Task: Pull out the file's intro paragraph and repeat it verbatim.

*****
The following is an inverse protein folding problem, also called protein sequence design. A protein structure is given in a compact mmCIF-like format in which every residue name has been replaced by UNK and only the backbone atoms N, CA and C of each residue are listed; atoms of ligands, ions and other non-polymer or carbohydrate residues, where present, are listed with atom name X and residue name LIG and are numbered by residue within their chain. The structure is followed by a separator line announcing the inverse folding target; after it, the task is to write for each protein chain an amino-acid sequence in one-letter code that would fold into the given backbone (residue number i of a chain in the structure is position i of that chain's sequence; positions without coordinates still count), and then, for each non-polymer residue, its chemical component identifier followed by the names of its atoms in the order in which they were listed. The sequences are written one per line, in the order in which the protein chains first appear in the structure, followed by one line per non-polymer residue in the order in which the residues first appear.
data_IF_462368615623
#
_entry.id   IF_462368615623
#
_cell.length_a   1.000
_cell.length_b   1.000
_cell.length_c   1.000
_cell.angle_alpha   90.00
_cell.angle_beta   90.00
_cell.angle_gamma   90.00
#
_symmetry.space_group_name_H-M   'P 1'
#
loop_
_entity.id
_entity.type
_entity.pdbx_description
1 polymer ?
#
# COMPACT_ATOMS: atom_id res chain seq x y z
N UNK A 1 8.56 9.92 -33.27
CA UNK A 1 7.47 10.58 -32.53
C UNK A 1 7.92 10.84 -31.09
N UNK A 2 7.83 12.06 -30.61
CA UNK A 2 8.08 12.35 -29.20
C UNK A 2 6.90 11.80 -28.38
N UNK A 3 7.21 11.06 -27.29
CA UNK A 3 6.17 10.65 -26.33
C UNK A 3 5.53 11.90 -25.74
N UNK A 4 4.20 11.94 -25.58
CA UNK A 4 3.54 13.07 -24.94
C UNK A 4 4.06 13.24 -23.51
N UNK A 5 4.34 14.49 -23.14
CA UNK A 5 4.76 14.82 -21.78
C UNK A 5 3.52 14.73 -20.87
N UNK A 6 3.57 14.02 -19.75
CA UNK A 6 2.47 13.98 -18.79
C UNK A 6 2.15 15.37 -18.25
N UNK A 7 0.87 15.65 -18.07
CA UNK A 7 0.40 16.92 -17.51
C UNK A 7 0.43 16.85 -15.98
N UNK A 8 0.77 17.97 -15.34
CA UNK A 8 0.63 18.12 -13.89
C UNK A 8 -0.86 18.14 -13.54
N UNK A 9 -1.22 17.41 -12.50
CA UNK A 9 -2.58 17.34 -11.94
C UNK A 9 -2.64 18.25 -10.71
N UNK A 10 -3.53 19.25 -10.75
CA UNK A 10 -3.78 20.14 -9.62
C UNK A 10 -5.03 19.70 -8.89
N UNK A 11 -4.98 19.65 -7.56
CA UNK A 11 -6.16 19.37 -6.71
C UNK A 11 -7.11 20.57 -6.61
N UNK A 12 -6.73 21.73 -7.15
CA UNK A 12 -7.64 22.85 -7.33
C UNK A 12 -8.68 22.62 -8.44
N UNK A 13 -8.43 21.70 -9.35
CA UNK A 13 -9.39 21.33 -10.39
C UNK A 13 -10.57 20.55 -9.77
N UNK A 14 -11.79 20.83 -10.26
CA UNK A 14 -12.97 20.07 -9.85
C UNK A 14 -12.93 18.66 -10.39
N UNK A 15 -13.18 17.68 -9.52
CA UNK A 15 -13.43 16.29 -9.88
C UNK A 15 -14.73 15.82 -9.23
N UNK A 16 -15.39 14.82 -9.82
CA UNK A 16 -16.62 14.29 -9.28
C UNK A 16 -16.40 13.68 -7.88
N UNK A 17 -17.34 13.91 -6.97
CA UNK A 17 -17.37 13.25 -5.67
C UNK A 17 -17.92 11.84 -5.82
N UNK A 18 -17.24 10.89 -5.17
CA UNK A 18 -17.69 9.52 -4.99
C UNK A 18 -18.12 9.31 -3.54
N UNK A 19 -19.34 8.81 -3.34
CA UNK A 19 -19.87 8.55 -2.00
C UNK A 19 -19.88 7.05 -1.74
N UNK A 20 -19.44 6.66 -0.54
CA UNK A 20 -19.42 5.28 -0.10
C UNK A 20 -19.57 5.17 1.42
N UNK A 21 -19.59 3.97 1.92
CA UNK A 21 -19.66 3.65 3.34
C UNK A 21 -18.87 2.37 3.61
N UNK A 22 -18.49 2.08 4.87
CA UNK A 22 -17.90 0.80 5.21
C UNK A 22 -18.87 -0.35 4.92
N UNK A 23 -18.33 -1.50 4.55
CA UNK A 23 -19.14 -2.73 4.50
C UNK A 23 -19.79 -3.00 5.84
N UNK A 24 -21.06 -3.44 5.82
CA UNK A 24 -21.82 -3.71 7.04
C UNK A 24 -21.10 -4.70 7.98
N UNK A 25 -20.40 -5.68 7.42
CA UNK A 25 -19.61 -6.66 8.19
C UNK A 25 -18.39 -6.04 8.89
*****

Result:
The following is an inverse protein folding problem, also called protein sequence design. A protein structure is given in a compact mmCIF-like format in which every residue name has been replaced by UNK and only the backbone atoms N, CA and C of each residue are listed; atoms of ligands, ions and other non-polymer or carbohydrate residues, where present, are listed with atom name X and residue name LIG and are numbered by residue within their chain. The structure is followed by a separator line announcing the inverse folding target; after it, the task is to write for each protein chain an amino-acid sequence in one-letter code that would fold into the given backbone (residue number i of a chain in the structure is position i of that chain's sequence; positions without coordinates still count), and then, for each non-polymer residue, its chemical component identifier followed by the names of its atoms in the order in which they were listed. The sequences are written one per line, in the order in which the protein chains first appear in the structure, followed by one line per non-polymer residue in the order in which the residues first appear.